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Stocks are lower on weak factory orders, trade concerns

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Stocks recovered from an early wobble Monday, lifting the benchmark S&P 500 to its fourth straight gain.

Technology companies led the broad move higher, outweighing losses in health care, materials and utilities stocks.

The market had gotten off to a weak start after the government reported that factory orders fell in November, but by midday major indexes had turned higher.

Investors remained focused on the latest batch of corporate earnings, including solid results from Clorox and Sysco. Google parent Alphabet posted results that topped Wall Street’s estimates after the close of regular trading.

Concerns over slower economic growth overshadowed a mostly positive January for stocks, with solid company earnings helping to offset some of those fears.

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“Earnings have surprised to the upside,” said Quincy Krosby, chief market strategist at Prudential Financial. “That said, there is still a tug-of-war within the market as to whether or not the economy is in fact going to slow this quarter or beginning of next quarter.”

The S&P 500 index rose 18.34 points, or 0.7 percent, to 2,724.87. The Dow Jones Industrial Average climbed 175.48 points, or 0.7 percent, to 25,239.37. The tech-heavy Nasdaq composite gained 83.67 points, or 1.2 percent, to 7,347.54.

The Russell 2000 index of smaller companies picked up 15.48 points, or 1 percent, to 1,517.54.

Stocks got off to a sluggish start as traders weighed a government report showing U.S. factory orders declined 0.6 percent in November. The drop, attributed mainly to lower demand for machinery and electrical equipment, surprised economists, who had forecast a slight increase.

The report is one of many that were delayed by a monthlong government shutdown. The long list of missing indicators makes it difficult to gauge the health of the economy and has prompted a cautious outlook from analysts.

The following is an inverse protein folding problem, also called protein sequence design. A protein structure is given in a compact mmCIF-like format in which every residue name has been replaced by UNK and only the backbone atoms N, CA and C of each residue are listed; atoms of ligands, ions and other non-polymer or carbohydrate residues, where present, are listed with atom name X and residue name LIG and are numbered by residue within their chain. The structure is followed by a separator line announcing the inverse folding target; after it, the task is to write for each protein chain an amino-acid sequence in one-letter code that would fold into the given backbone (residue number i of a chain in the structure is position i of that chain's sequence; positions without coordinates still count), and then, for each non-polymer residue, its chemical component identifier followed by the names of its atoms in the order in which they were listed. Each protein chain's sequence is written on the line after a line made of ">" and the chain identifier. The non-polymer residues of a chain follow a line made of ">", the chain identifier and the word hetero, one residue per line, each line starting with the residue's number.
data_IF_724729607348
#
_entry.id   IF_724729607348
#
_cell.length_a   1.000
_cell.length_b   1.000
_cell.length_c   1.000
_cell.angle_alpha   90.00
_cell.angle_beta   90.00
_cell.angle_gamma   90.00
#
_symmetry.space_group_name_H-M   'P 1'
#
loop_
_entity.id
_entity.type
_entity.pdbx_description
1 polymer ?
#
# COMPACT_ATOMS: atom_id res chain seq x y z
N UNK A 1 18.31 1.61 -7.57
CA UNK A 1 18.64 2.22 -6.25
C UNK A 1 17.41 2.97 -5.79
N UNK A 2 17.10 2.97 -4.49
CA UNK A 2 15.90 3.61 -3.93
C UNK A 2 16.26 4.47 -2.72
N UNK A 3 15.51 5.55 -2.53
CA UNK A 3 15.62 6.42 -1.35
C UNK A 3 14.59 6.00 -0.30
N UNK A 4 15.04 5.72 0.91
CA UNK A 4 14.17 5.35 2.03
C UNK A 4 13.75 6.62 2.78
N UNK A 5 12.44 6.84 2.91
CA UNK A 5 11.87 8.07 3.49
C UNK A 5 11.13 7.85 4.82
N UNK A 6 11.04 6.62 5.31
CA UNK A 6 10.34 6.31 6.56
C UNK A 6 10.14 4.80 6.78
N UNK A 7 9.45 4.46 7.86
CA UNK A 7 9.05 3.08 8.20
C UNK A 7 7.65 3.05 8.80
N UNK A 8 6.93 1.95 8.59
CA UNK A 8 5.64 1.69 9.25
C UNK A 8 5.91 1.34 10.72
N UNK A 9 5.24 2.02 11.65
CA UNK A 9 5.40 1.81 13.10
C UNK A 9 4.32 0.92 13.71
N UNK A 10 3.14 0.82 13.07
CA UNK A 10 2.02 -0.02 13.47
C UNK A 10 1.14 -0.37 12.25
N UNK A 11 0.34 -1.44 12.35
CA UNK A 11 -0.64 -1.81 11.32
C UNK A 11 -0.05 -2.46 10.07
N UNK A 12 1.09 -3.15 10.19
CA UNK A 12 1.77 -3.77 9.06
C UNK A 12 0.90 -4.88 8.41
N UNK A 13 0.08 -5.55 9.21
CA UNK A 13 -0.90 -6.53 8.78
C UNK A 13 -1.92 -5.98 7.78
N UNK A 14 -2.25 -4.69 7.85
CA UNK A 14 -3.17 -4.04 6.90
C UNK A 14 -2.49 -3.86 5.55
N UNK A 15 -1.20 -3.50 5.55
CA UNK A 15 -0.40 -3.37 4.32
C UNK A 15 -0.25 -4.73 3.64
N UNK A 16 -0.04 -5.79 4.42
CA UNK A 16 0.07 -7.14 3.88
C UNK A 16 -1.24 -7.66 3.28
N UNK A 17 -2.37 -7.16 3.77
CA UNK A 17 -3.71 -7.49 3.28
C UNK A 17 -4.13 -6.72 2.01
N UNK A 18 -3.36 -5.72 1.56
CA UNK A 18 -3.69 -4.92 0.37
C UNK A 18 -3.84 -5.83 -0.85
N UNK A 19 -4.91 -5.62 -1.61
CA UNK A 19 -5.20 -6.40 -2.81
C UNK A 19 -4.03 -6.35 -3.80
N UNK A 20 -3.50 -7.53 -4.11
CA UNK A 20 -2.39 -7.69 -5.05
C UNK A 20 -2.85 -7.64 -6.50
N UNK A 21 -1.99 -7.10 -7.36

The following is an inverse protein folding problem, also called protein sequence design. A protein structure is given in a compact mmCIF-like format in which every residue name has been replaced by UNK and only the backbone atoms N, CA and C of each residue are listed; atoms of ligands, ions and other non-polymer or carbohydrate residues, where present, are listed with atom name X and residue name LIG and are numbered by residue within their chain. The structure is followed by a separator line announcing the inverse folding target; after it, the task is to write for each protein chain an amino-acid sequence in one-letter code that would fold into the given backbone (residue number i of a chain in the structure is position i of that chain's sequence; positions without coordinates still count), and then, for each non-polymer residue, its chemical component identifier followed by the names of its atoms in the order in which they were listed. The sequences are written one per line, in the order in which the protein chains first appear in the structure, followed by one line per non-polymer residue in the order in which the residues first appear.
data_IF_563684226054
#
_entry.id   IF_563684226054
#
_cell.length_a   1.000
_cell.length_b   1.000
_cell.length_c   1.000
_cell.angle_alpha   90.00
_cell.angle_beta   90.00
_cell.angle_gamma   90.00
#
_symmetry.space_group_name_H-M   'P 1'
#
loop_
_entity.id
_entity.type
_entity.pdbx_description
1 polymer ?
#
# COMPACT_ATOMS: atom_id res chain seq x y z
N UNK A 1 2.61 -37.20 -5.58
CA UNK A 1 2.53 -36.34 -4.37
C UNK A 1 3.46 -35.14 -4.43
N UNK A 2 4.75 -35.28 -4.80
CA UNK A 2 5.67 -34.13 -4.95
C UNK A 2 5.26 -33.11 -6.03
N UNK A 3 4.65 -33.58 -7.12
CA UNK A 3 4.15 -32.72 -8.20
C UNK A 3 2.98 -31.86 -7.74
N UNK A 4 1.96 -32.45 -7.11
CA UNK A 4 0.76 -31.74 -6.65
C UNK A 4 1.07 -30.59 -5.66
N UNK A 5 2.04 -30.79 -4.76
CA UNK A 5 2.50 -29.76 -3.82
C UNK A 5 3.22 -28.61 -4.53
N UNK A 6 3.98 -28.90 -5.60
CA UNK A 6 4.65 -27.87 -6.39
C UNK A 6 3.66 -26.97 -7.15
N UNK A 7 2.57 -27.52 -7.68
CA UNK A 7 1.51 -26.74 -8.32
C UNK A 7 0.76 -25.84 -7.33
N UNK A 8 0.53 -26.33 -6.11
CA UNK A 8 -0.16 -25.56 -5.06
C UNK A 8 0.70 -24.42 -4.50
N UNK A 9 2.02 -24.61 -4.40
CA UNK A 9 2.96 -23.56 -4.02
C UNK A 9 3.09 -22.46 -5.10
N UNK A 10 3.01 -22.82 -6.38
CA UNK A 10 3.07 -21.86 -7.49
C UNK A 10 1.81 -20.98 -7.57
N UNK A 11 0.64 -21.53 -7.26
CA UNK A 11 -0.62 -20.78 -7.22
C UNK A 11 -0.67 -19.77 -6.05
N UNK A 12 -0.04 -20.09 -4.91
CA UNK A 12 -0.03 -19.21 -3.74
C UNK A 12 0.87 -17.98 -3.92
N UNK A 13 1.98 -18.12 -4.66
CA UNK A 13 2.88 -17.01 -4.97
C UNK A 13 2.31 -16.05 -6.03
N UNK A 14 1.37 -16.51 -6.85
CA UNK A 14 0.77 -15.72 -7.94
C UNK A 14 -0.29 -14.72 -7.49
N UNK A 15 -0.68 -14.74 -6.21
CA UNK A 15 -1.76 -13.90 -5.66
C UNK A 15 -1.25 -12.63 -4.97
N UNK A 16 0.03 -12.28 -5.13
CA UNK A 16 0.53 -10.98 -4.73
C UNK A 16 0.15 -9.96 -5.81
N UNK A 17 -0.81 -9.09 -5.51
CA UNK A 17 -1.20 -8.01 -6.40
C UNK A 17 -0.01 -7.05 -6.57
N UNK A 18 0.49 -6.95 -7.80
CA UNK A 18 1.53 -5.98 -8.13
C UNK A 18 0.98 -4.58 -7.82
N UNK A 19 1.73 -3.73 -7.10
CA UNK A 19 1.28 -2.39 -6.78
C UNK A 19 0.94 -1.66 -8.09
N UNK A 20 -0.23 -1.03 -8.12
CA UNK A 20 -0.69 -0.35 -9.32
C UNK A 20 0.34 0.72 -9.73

Traders shrugged off the possible implications of the report by midday, however, as their attention turned back to company earnings.

Clorox Company climbed 5.7 percent to $158.38 after reporting earnings that came in ahead of analysts’ forecasts. Sysco’s latest quarterly snapshot also topped analysts’ estimates, driving shares in the food distributor up 4.8 percent to $66.64.

Just under half of S&P 500 companies have reported results for the last three months of 2018. Of those, about 71 percent have turned in results that exceeded financial analysts’ forecasts, according to S&P Global Market Intelligence.

In addition to positive earnings, the market has been riding a wave of positive momentum kicked off last week when the Federal Reserve signaled that it sees no need to raise interest rates anytime soon. Another batch of strong monthly U.S. jobs data also helped put investors in a buying mood.

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“The Fed put the market on notice that they are becoming more patient, more flexible, more data-dependent, and that’s certainly helped underpin the market’s performance,” Krosby said.

Even so, uncertainty remains over the U.S.-China trade dispute, and its potential impact on corporate profits. Washington and Beijing ended two days of talks last week in Washington without a deal, though both sides remained optimistic about future meetings. Investors hope a deal is reached before a tariff cease-fire ends on March 2.

Papa John’s jumped 9 percent to $41.97 on news of a $200 investment from Starboard Value. Starboard CEO Steve Ritchie is also being named chairman of the troubled pizza chain.

Last week, the Louisville, Kentucky-based company’s stock plunged on reports that Trian Fund Management was no longer interested in a deal. The company also had a weak fourth quarter.

Gannett, the publisher of USA Today and other newspapers, slid 2.2 percent to $10.97 after the company rejected a $1.36 billion buyout from MNG Enterprises, a hedge-fund backed media group with a history of taking over newspapers and slashing jobs.

Health care sector stocks lagged the broader market. Allergan slid 3.8 percent to $138.53, while Celgene lost 2.3 percent to $87.57.

U.S. crude fell 1.3 percent to settle at $54.56 per barrel in New York. Brent crude, used to price international oils, slipped 0.4 percent to close at $62.51 per barrel in London. The lower prices follow a round of supply cuts by OPEC in January and more U.S. sanctions against Venezuela.

Bond prices fell. The yield on the 10-year Treasury rose to 2.72 percent from 2.69 percent late Friday.

The dollar strengthened to 109.90 yen from 109.51 yen on Friday. The euro weakened versus the dollar to $1.1432 from $1.1461.

Gold fell 0.2 percent to $1,314.30 an ounce. Silver lost 0.3 percent to $15.89 an ounce. Copper gained 0.8 percent to $2.79 a pound.

In other energy futures trading, wholesale gasoline fell 0.3 percent to $1.43 a gallon. Heating oil slid 0.3 percent to $1.91 a gallon. Natural gas dropped 2.7 percent to $2.66 per 1,000 cubic feet.

The Western Journal has not reviewed this Associated Press story prior to publication. Therefore, it may contain editorial bias or may in some other way not meet our normal editorial standards. It is provided to our readers as a service from The Western Journal.

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